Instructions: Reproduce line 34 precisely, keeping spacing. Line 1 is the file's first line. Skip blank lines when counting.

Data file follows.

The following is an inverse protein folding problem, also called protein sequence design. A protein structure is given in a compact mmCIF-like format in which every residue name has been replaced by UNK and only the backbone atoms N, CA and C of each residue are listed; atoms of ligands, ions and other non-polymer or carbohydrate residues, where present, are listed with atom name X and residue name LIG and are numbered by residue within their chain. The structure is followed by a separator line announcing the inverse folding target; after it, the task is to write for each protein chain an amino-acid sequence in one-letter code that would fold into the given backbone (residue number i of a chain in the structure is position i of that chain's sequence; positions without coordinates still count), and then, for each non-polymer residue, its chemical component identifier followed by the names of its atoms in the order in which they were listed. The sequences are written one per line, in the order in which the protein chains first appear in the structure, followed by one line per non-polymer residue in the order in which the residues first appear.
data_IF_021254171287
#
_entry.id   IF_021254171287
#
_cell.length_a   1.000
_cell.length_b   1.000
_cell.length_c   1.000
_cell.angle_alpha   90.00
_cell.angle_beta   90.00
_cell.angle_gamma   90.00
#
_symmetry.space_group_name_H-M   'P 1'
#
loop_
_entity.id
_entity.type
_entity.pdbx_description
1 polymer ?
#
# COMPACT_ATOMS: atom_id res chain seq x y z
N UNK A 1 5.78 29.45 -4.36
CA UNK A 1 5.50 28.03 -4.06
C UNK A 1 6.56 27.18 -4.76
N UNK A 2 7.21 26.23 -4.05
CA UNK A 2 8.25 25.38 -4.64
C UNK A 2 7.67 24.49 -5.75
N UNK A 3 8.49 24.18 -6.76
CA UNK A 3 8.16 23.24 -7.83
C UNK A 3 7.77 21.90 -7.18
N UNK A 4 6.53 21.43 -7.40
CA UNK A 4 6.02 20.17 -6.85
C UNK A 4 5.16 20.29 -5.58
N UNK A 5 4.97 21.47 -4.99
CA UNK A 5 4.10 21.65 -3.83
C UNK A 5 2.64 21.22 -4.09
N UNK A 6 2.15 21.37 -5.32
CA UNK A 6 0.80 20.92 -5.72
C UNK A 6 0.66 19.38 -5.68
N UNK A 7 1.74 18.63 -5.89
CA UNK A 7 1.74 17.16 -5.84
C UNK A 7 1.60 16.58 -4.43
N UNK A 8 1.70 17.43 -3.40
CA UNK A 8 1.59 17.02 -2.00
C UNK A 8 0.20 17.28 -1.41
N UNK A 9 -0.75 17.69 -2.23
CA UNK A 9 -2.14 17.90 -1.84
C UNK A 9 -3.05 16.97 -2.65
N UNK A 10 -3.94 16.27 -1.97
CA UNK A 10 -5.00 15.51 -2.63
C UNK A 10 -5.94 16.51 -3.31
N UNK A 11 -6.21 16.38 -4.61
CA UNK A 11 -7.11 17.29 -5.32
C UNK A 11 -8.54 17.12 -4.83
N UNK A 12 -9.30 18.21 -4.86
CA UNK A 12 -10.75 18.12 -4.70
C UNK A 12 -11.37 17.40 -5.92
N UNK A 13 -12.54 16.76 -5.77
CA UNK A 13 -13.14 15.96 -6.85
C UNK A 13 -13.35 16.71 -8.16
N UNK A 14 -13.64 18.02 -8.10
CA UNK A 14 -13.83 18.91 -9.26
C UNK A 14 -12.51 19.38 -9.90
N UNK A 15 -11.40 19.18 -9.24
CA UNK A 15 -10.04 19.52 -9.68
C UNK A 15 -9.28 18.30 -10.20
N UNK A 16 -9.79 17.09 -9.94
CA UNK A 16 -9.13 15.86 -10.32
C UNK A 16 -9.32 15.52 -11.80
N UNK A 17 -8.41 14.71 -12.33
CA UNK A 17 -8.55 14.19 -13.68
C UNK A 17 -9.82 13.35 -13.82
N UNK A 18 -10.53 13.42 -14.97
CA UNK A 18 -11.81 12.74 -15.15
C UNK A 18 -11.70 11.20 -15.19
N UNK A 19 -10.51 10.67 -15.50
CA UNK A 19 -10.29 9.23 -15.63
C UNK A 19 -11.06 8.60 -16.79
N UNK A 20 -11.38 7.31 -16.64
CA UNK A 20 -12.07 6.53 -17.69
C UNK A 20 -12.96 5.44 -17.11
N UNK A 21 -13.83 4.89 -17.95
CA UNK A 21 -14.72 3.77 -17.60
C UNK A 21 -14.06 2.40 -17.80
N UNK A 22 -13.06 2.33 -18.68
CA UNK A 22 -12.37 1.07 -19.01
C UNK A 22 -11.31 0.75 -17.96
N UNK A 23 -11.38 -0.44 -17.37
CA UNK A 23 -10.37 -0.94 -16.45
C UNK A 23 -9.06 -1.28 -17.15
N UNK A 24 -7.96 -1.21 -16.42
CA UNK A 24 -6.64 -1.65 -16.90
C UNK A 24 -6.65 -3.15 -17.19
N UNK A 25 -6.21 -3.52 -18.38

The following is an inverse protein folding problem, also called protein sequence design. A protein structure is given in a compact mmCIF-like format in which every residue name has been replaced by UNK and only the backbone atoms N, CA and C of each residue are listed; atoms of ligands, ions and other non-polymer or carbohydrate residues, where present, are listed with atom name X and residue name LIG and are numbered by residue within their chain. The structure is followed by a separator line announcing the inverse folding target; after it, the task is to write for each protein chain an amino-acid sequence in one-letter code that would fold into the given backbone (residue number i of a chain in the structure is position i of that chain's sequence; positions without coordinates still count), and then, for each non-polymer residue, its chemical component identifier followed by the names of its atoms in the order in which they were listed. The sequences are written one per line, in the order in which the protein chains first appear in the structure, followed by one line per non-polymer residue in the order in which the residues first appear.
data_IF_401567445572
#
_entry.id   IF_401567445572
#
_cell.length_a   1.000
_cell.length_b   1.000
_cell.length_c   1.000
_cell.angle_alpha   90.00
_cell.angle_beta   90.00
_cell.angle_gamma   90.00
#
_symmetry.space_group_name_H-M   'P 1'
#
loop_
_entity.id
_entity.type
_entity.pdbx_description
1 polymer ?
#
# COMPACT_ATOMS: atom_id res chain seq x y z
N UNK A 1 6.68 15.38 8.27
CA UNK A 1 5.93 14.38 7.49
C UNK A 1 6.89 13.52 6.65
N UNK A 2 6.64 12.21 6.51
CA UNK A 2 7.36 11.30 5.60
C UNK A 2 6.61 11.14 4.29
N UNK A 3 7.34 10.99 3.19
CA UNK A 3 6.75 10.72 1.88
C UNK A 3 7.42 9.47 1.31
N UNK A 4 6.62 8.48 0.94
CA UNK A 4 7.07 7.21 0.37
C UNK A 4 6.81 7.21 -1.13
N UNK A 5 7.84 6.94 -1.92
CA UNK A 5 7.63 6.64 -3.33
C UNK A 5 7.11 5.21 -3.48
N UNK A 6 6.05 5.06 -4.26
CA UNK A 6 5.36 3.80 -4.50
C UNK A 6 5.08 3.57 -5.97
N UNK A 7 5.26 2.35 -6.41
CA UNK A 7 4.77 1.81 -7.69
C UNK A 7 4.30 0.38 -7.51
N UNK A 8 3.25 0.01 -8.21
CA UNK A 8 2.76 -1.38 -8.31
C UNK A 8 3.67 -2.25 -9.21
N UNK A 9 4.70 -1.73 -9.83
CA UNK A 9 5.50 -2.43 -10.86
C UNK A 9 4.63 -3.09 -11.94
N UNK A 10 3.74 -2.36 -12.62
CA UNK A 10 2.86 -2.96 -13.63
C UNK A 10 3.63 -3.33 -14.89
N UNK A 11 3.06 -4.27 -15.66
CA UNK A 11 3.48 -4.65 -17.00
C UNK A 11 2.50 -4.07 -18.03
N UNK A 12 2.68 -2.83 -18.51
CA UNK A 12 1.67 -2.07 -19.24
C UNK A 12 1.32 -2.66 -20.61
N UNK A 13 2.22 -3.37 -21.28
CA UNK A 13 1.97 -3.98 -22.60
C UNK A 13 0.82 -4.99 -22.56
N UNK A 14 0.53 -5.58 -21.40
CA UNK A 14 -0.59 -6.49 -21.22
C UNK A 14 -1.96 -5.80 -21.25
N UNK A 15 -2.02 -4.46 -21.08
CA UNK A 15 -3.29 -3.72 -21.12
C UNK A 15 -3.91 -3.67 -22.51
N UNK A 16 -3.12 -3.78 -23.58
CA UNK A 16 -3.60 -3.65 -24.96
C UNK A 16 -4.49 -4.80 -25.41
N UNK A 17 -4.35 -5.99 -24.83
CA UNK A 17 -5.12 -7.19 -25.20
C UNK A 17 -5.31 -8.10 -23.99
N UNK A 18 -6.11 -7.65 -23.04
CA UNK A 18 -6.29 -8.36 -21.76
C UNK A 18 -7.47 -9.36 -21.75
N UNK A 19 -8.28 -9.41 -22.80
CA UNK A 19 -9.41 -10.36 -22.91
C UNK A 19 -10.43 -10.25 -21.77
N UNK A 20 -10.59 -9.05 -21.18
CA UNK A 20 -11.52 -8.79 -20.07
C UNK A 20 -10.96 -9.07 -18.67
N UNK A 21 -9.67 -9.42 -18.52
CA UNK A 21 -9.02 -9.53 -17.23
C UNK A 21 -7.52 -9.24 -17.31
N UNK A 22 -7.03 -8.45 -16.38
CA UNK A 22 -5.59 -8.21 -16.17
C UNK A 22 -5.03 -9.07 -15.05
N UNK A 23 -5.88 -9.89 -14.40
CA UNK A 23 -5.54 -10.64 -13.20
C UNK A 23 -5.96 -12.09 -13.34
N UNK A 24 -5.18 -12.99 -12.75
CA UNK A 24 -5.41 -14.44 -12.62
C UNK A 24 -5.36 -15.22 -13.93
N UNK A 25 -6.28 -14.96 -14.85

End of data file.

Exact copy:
N UNK A 5 4.97 21.47 -4.99